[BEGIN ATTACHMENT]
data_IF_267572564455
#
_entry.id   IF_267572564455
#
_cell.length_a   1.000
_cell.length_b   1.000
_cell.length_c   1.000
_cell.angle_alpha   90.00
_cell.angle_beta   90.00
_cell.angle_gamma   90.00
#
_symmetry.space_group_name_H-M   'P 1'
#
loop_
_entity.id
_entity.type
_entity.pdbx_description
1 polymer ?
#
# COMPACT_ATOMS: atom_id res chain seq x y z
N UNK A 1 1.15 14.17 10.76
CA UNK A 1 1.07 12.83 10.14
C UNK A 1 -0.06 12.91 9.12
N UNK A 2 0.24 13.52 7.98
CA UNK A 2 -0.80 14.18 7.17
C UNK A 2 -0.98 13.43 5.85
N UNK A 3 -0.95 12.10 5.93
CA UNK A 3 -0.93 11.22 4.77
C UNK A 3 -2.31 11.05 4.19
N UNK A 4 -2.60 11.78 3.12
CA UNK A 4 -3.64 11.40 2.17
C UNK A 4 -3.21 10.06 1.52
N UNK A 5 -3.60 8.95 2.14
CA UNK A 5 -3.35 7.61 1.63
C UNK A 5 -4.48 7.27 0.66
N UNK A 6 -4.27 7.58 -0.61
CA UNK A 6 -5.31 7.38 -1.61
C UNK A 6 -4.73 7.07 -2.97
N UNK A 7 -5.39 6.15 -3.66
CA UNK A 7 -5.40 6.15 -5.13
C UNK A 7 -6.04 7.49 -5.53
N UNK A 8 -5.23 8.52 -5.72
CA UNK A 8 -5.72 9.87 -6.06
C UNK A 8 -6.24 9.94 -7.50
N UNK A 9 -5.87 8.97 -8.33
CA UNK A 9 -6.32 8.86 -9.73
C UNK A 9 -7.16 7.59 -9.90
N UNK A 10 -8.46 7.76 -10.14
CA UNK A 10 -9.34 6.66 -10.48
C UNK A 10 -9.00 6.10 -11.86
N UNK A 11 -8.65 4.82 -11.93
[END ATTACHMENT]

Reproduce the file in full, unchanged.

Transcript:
data_IF_267572564455
#
_entry.id   IF_267572564455
#
_cell.length_a   1.000
_cell.length_b   1.000
_cell.length_c   1.000
_cell.angle_alpha   90.00
_cell.angle_beta   90.00
_cell.angle_gamma   90.00
#
_symmetry.space_group_name_H-M   'P 1'
#
loop_
_entity.id
_entity.type
_entity.pdbx_description
1 polymer ?
#
# COMPACT_ATOMS: atom_id res chain seq x y z
N UNK A 1 1.15 14.17 10.76
CA UNK A 1 1.07 12.83 10.14
C UNK A 1 -0.06 12.91 9.12
N UNK A 2 0.24 13.52 7.98
CA UNK A 2 -0.80 14.18 7.17
C UNK A 2 -0.98 13.43 5.85
N UNK A 3 -0.95 12.10 5.93
CA UNK A 3 -0.93 11.22 4.77
C UNK A 3 -2.31 11.05 4.19
N UNK A 4 -2.60 11.78 3.12
CA UNK A 4 -3.64 11.40 2.17
C UNK A 4 -3.21 10.06 1.52
N UNK A 5 -3.60 8.95 2.14
CA UNK A 5 -3.35 7.61 1.63
C UNK A 5 -4.48 7.27 0.66
N UNK A 6 -4.27 7.58 -0.61
CA UNK A 6 -5.31 7.38 -1.61
C UNK A 6 -4.73 7.07 -2.97
N UNK A 7 -5.39 6.15 -3.66
CA UNK A 7 -5.40 6.15 -5.13
C UNK A 7 -6.04 7.49 -5.53
N UNK A 8 -5.23 8.52 -5.72
CA UNK A 8 -5.72 9.87 -6.06
C UNK A 8 -6.24 9.94 -7.50
N UNK A 9 -5.87 8.97 -8.33
CA UNK A 9 -6.32 8.86 -9.73
C UNK A 9 -7.16 7.59 -9.90
N UNK A 10 -8.46 7.76 -10.14
CA UNK A 10 -9.34 6.66 -10.48
C UNK A 10 -9.00 6.10 -11.86
N UNK A 11 -8.65 4.82 -11.93